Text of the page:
During the largest military intervention in Europe since the Second World War, armed Albanian groups used the territory of Macedonia for attacks in Kosovo and Southern Serbia. After its end, the absence of Serb soldiers on the border with Macedonia brought a practical unification of the territories and the power of all Albanians in the Balkans. When the Macedonian government decided to deal militarily with the armed Albanian groups in the territory of Macedonia, it had to take all these factors into consideration, as well as, the change in the balance of regional power and the sentiment of its own Albanian population towards the armed fighters. In conditions of such aggression coming from outside, it was very significant that the authorities gave exact and truthful assessments of the situation. The means employed in resolving the problem would depend on those assessments. Thus, an assessment stating that there were no serious problems in the interethnic relations in Macedonia would allow for military force to be used in dealing with the insurgents coming across the border because the government leans on the strong pillar of interethnic solidarity. However, if an assessment states otherwise, than one must count on the possible symbiosis between the armed groups and the local population. This was the case in Macedonia, and in such cases power does not help, but, on the contrary, it creates convenient circumstances for an armed rebellion. In Macedonia, as a result of the wrong assessment, or, what seems more probable, as a result in the faith of the power of repression, force was used where all possible instruments of diplomacy should have been used. For, although there are a lot of examples of successful military dealing with infiltrated groups, there are not examples in the world where bad interethnic relations have been improved by the use of military force. Hence, the assertions of the politicians and analysts that all the forces on disposal should be used to fight the insurgents or that general mobilization was a solution to the crisis were wrong and the right moment was missed. Another component that is also necessary, in such situations of infiltration from abroad, is the support of the actions by the central government by the moderates. Macedonian politics faced a paradox - the Albanian representatives of the government and the armed groups had identical political requests. That was a sign that the gap between the ethnic groups was enormous and that it could not be bridged with military means. At that moment, the military solution was dropped, and a political solution was urgently searched for. However, the politicians, following their political instinct for survival, wanted victory first and negotiations second. The victory was not attained. Among other things, this was so because there are no winners in ethnic wars inside one country. Even in situations when a group would manage to become dominant over the other, it is only a temporary situation, which explodes at the first convenient occasion. Only political accommodation is the way to permanent peace in ethnically divided societies.

How did the international community react towards the conflict in Macedonia? Their first reaction was to support Macedonia in the fight against the infiltrated terrorists. NATO owed Macedonia support because of its behavior during the Kosovo crisis. The problem appeared when, instead of quick victory, there was a symbiosis between the armed groups and the Albanian population. The absence of support from the Albanian parties for a military solution faced the international community with two Macedonias - a Macedonian and an Albanian one. Further support of the Macedonian government in the fight against the armed groups would have meant support for the Macedonians and not for the Albanians. For, when the international community speaks of supporting the Macedonian government, they include the Albanians as well. Hence, their insistence on a compromise that would unite, in a common policy, these two significant segments of the Macedonian society. By exercising their influence, they made the armed Albanian guerilla groups withdraw and created conditions for the two sides to find a peaceful way out of the crisis. It was only after the politicians in Macedonia could not or would not bring about a political solution, and with the experience of the regular late interventions in such Balkan crisis, that the EU and US sent their representatives to bring about such an agreement. That caused a certain "deytonization" of Macedonia. After insisting that all the main participants in the Macedonian politics create a common government, the sides were coerced to an agreement. The politicians were faced with unpopular solutions that would serve as a form of redemption. For, they could always transfer the guilt on the international community, with the pretext that this solution was forced upon them.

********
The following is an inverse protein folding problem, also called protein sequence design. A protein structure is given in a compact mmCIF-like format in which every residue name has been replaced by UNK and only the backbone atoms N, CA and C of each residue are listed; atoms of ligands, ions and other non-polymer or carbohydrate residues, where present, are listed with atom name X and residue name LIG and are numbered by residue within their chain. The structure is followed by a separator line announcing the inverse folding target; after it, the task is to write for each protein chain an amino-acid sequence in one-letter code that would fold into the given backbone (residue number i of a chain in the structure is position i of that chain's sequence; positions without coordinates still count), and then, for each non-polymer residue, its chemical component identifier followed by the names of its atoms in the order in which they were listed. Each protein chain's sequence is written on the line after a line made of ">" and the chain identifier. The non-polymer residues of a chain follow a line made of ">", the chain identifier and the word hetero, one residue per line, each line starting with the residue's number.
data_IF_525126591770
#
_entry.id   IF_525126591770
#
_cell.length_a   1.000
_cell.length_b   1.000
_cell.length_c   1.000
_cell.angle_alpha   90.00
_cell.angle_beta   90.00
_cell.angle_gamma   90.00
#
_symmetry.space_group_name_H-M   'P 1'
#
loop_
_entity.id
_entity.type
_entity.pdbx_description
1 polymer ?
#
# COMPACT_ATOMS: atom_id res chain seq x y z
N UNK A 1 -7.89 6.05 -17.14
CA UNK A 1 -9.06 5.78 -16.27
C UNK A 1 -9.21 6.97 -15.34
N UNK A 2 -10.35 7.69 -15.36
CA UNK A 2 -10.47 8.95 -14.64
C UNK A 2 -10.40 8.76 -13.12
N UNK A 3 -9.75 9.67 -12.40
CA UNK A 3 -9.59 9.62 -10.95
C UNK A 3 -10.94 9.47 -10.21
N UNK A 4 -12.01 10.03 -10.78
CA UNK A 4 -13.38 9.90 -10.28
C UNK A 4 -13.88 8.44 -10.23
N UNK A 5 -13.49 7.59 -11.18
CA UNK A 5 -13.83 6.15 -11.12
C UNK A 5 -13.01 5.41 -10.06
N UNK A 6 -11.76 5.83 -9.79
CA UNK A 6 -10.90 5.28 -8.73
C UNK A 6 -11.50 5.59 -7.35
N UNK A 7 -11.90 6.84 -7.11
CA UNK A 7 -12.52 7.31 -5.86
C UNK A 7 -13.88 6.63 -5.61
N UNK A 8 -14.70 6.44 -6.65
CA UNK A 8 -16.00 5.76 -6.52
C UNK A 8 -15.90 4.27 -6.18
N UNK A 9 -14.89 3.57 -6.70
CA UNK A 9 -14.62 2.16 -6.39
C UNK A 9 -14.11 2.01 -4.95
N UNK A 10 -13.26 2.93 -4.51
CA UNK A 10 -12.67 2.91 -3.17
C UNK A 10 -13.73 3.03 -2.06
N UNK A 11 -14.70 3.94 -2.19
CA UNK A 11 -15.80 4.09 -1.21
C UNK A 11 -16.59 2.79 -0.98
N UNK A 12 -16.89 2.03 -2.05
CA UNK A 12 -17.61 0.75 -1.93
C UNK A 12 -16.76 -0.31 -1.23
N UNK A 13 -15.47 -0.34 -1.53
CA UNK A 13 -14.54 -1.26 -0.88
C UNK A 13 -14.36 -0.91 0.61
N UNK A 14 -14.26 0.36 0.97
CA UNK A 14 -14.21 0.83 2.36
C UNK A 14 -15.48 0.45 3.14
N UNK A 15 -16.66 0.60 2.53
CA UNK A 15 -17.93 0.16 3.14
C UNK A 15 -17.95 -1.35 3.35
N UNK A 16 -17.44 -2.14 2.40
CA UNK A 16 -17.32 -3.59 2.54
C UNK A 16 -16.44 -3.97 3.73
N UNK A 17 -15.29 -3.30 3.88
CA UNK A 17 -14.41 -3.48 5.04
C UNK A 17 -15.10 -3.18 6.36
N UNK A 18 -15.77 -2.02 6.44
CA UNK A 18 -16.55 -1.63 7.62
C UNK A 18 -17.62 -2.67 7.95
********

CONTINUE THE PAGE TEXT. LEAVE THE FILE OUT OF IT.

What will Macedonia, with the new political arrangement, achieved under strong international pressure, be like? Macedonia will certainly not be the same any more. The price for avoiding civil war through this agreement, with the help of US and EU, will open a new chapter in our political history full of uncertainties. New institutional ways for greater influence in creating the state policy of Macedonia are opened to the Albanian ethnic group, whose members fall as second-rate citizens. Their task will be to prove that the aim of their political fight is for the Albanian people to stand in dignity with the Macedonians, or even more, that the ethnic Albanian will become a political Macedonian. In the years to come, we will need a lot of creativity to discover the best formula for stability and peace in society in which everyone will feel comfortable. The Framework Agreement cannot provide this for us just by itself. The political solutions that it contains can become a source of stability but it can also become a source of instability in Macedonia. The key factor will be the moderate and tolerant behavior of people, especially those who lead the country and the intellectual elite. These facts foretell difficult days for Macedonia.